(Joseph) I do know about that Mary. I was so heartbroken when I thought this baby was going to upset our plans to be married.
(Mary) I was really shaken when that angel came to me. The angel said I had nothing to fear; that God had a surprise for me. Did God ever have a surprise for me—a baby, I was going to have a baby.
(Joseph) That was a big surprise to me, too.
(Mary) But when the angel said that nothing is impossible with God, what I could I say? I am the Lord’s, ready to serve.
(Joseph) After you told me about the baby, I couldn’t sleep at night worrying about what I was going to do. I was ready to just walk away. But then when I did get to sleep, I had this dream that an angel came to me. That angel told me that we should get married and I should be dad to this child. He told me we were to name this baby, Jesus, because he will save his people from the sins that make life so terrible away from God.
(Mary) How can I have God’s baby? I’m just an ordinary girl. I’m not a princess or a queen.
(Joseph) And I’m no king. I’m just a carpenter.
(Mary) I’ll be so glad when this baby is born. The world surely needs a Savior. But what will he be like. Will our friends accept him? Will other kids? Will he want to make things with wood like you? I’ll just be so glad when you can carry him some of the time.
(Joseph) We need to be going on, Mary. We need to get to Bethlehem before it gets dark. (Joseph helps Mary get up)
(Mary) There are so many people travelling toward the town. I hope we can find a place to stay when we get there. This child needs a decent place to be born. He is so important to the world.
(Mary and Joseph) He is so important to the world!
(They walk on as the carol begins.)
(Sing “What Child Is This”)
Wally knew it was almost time for his part. He came in from the side curtain to his place, waiting behind the door of the Inn. Joseph, helping Mary, came near and knocked on the inn door.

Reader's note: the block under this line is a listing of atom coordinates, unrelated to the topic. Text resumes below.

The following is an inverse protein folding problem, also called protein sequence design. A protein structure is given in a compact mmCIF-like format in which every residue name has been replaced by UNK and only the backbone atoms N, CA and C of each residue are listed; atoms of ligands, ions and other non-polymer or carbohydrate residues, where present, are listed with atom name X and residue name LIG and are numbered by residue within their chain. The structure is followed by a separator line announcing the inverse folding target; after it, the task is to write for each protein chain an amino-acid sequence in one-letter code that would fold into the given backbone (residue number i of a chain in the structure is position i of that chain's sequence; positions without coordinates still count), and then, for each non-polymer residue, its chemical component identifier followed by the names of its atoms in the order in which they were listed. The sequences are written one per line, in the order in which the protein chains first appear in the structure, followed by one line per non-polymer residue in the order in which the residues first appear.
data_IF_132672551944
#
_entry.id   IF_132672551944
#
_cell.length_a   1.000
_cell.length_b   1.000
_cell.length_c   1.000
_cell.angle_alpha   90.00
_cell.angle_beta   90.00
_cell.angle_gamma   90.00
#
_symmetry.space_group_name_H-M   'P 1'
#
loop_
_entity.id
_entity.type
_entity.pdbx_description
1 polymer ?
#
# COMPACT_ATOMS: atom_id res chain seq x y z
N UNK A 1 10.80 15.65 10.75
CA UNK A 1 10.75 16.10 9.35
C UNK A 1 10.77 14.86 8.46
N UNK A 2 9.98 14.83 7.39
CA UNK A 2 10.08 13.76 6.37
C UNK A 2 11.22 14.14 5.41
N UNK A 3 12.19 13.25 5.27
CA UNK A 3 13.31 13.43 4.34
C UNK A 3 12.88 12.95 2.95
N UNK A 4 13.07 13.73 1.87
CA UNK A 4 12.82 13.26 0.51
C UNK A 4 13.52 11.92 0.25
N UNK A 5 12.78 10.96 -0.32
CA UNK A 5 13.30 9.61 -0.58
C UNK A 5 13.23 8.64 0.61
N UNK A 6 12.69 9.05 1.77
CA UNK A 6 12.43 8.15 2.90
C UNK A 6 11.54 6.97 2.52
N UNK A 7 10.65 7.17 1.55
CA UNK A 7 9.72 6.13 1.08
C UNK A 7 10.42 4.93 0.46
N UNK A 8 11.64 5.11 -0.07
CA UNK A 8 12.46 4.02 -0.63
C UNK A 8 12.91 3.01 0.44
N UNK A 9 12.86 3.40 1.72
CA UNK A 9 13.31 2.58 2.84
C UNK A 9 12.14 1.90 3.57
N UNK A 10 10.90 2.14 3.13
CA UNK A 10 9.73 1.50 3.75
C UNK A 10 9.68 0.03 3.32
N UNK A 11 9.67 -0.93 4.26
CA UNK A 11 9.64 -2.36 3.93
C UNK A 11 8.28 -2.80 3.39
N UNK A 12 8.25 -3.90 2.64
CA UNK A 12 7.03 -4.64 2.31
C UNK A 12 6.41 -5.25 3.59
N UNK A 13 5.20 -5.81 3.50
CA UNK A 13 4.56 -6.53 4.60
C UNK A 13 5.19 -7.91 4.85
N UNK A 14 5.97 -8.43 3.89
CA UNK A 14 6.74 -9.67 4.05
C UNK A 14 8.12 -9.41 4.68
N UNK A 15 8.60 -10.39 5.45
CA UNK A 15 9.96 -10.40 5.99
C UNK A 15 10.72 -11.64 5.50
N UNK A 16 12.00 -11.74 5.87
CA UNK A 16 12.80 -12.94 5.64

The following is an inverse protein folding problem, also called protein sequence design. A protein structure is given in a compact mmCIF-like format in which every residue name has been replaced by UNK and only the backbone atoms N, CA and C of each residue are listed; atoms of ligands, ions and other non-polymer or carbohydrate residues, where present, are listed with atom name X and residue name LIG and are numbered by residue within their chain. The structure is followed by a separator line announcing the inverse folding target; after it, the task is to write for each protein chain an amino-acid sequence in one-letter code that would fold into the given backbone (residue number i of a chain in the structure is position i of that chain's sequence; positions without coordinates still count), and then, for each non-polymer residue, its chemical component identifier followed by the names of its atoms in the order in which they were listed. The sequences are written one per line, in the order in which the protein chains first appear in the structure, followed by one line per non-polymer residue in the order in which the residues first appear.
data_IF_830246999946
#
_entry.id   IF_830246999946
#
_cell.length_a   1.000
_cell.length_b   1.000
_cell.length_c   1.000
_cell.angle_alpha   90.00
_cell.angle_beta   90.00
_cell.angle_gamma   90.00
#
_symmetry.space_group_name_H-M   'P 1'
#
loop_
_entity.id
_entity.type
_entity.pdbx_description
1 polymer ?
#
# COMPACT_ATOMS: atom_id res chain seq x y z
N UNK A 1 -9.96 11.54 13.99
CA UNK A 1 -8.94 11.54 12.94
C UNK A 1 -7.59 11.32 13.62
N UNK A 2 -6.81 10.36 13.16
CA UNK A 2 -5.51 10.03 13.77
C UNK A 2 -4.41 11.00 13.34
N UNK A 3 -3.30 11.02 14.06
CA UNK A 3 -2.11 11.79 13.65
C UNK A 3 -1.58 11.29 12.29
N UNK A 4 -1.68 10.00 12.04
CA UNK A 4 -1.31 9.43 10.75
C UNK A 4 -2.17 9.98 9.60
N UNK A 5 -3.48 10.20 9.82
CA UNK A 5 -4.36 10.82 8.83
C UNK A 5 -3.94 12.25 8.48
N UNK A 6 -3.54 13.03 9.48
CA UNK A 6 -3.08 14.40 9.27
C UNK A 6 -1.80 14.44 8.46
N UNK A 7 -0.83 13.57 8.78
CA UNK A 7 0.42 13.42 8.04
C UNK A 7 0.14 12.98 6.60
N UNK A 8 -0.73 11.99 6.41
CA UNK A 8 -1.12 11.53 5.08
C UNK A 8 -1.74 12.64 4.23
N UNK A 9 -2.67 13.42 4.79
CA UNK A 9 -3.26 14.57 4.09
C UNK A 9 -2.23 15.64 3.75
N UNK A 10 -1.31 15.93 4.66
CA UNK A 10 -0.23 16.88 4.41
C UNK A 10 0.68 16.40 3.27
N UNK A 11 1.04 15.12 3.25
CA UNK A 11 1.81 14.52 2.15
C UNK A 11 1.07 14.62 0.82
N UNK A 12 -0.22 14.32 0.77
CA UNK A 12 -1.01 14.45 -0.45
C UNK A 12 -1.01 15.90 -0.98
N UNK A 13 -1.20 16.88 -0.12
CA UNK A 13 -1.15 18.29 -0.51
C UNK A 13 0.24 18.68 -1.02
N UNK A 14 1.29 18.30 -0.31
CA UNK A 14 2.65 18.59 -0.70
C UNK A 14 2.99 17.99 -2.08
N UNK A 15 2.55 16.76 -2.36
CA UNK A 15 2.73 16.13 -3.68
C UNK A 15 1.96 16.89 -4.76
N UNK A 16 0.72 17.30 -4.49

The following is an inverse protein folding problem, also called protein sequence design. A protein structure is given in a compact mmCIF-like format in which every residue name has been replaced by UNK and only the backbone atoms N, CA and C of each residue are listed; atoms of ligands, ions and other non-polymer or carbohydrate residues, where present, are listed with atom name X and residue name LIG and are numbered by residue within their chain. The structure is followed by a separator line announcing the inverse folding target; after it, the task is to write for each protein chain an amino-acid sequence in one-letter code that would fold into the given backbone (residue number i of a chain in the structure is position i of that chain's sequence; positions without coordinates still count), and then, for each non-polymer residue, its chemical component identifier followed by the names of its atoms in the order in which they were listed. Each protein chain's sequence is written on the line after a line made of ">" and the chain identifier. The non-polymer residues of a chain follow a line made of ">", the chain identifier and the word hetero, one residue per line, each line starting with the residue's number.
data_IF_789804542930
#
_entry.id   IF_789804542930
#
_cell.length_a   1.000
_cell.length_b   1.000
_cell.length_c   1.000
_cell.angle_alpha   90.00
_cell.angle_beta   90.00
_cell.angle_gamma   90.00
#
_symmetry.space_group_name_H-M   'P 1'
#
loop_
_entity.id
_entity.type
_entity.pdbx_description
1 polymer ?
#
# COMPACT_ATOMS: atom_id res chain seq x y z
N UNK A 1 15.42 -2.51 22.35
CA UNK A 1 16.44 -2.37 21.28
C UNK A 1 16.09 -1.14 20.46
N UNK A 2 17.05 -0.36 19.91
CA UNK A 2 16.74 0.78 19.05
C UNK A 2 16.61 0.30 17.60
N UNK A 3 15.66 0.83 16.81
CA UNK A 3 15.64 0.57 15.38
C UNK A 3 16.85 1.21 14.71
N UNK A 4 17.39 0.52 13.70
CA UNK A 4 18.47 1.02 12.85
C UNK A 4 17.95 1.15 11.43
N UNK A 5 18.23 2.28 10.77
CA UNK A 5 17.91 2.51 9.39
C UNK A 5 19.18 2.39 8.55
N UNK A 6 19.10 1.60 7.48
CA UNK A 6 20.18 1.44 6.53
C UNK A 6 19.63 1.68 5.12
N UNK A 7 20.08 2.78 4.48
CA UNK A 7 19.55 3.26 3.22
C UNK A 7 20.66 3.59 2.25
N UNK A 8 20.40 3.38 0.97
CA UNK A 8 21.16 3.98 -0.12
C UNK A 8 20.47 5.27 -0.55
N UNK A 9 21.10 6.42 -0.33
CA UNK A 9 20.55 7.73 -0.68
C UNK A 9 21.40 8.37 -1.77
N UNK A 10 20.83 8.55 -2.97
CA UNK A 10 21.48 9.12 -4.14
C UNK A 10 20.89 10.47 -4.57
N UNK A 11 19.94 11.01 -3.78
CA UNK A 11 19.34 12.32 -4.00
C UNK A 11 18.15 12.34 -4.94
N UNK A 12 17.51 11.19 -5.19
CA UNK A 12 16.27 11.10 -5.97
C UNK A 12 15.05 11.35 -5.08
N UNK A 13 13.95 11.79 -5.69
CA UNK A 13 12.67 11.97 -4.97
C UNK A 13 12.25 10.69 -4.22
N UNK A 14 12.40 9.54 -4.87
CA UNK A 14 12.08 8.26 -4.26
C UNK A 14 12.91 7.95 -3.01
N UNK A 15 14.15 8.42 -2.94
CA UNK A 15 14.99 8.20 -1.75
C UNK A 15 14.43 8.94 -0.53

“What do you want?” said Wally, swinging the door open.
“We seek a place to stay,” said Joseph.
“Seek it elsewhere,” said Wally. “This Inn is filled.”
“Sir, we have asked everywhere and there is no place. We have traveled far and are very tired,” said Joseph.
Looking properly serious, Wally said his line: “There is no room in this Inn for you.”
Mrs. Lumbard sighed in quiet relief. Wally had gotten all his lines right. He was almost done.
“Please, good Innkeeper, my wife is about to have a baby and needs a place to rest. You must have some small corner where she can rest.”
The Innkeeper’s stern look softened as he looked down at Mary. There was a long pause; a long embarrassing pause.
“No. Be gone.” Mrs. Lumbard whispered from the wings.
“No!” Wally repeated automatically. “Be gone!”
Sadly, Joseph and Mary started to move away. But the innkeeper didn’t go back inside the inn and close the door. Wally stood there in the open doorway, watching the couple leave. His mouth open, his eyes filling with unmistakable tears. And then this Christmas play became different from all others.
“Don’t go, Joseph,” Wally cried out. “Bring Mary back.” Wallace Purling’s face grew into a bright smile. “You can have my room.”
Mary and Joseph and the shepherds and angels didn’t know what to do next. Oh, Wallace Purling, what have you done? The pianist started to play the next carol, “Away in a Manger” to signal that Mary and Joseph were supposed to go to the stable.
(Sing “Away in a Manger”)
Some of the people in the audience thought this Christmas play had been ruined. Mrs. Lumbard wished she had made Wally a sheep, even though he was too big for any of the lamb costumes. Yet there were others, many, many, many others who thought this was the most Christmas of all Christmas plays they had ever seen.
Oh, Wally, you discovered what Christmas is about!